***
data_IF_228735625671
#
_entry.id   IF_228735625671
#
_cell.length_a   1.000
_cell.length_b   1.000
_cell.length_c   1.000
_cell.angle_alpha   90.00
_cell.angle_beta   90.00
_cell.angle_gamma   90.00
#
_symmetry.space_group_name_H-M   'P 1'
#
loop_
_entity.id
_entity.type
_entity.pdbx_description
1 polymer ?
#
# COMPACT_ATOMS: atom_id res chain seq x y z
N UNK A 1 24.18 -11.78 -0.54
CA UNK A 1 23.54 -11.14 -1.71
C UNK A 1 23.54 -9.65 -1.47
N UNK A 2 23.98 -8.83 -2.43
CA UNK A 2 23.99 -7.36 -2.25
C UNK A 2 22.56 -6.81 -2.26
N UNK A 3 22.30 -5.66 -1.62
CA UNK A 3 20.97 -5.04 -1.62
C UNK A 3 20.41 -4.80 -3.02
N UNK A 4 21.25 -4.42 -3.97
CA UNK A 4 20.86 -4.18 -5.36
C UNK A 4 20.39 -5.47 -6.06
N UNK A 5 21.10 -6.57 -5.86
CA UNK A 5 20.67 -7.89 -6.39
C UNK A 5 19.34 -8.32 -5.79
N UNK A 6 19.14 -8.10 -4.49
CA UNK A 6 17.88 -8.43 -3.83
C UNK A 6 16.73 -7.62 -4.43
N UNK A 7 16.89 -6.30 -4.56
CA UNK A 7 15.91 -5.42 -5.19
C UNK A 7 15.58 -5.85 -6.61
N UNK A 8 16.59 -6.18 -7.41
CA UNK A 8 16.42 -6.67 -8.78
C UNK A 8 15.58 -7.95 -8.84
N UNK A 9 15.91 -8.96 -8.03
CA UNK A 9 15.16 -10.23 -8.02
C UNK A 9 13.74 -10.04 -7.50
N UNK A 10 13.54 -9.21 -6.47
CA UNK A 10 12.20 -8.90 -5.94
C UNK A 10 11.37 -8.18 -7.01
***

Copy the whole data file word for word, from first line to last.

data_IF_228735625671
#
_entry.id   IF_228735625671
#
_cell.length_a   1.000
_cell.length_b   1.000
_cell.length_c   1.000
_cell.angle_alpha   90.00
_cell.angle_beta   90.00
_cell.angle_gamma   90.00
#
_symmetry.space_group_name_H-M   'P 1'
#
loop_
_entity.id
_entity.type
_entity.pdbx_description
1 polymer ?
#
# COMPACT_ATOMS: atom_id res chain seq x y z
N UNK A 1 24.18 -11.78 -0.54
CA UNK A 1 23.54 -11.14 -1.71
C UNK A 1 23.54 -9.65 -1.47
N UNK A 2 23.98 -8.83 -2.43
CA UNK A 2 23.99 -7.36 -2.25
C UNK A 2 22.56 -6.81 -2.26
N UNK A 3 22.30 -5.66 -1.62
CA UNK A 3 20.97 -5.04 -1.62
C UNK A 3 20.41 -4.80 -3.02
N UNK A 4 21.25 -4.42 -3.97
CA UNK A 4 20.86 -4.18 -5.36
C UNK A 4 20.39 -5.47 -6.06
N UNK A 5 21.10 -6.57 -5.86
CA UNK A 5 20.67 -7.89 -6.39
C UNK A 5 19.34 -8.32 -5.79
N UNK A 6 19.14 -8.10 -4.49
CA UNK A 6 17.88 -8.43 -3.83
C UNK A 6 16.73 -7.62 -4.43
N UNK A 7 16.89 -6.30 -4.56
CA UNK A 7 15.91 -5.42 -5.19
C UNK A 7 15.58 -5.85 -6.61
N UNK A 8 16.59 -6.18 -7.41
CA UNK A 8 16.42 -6.67 -8.78
C UNK A 8 15.58 -7.95 -8.84
N UNK A 9 15.91 -8.96 -8.03
CA UNK A 9 15.16 -10.23 -8.02
C UNK A 9 13.74 -10.04 -7.50
N UNK A 10 13.54 -9.21 -6.47
CA UNK A 10 12.20 -8.90 -5.94
C UNK A 10 11.37 -8.18 -7.01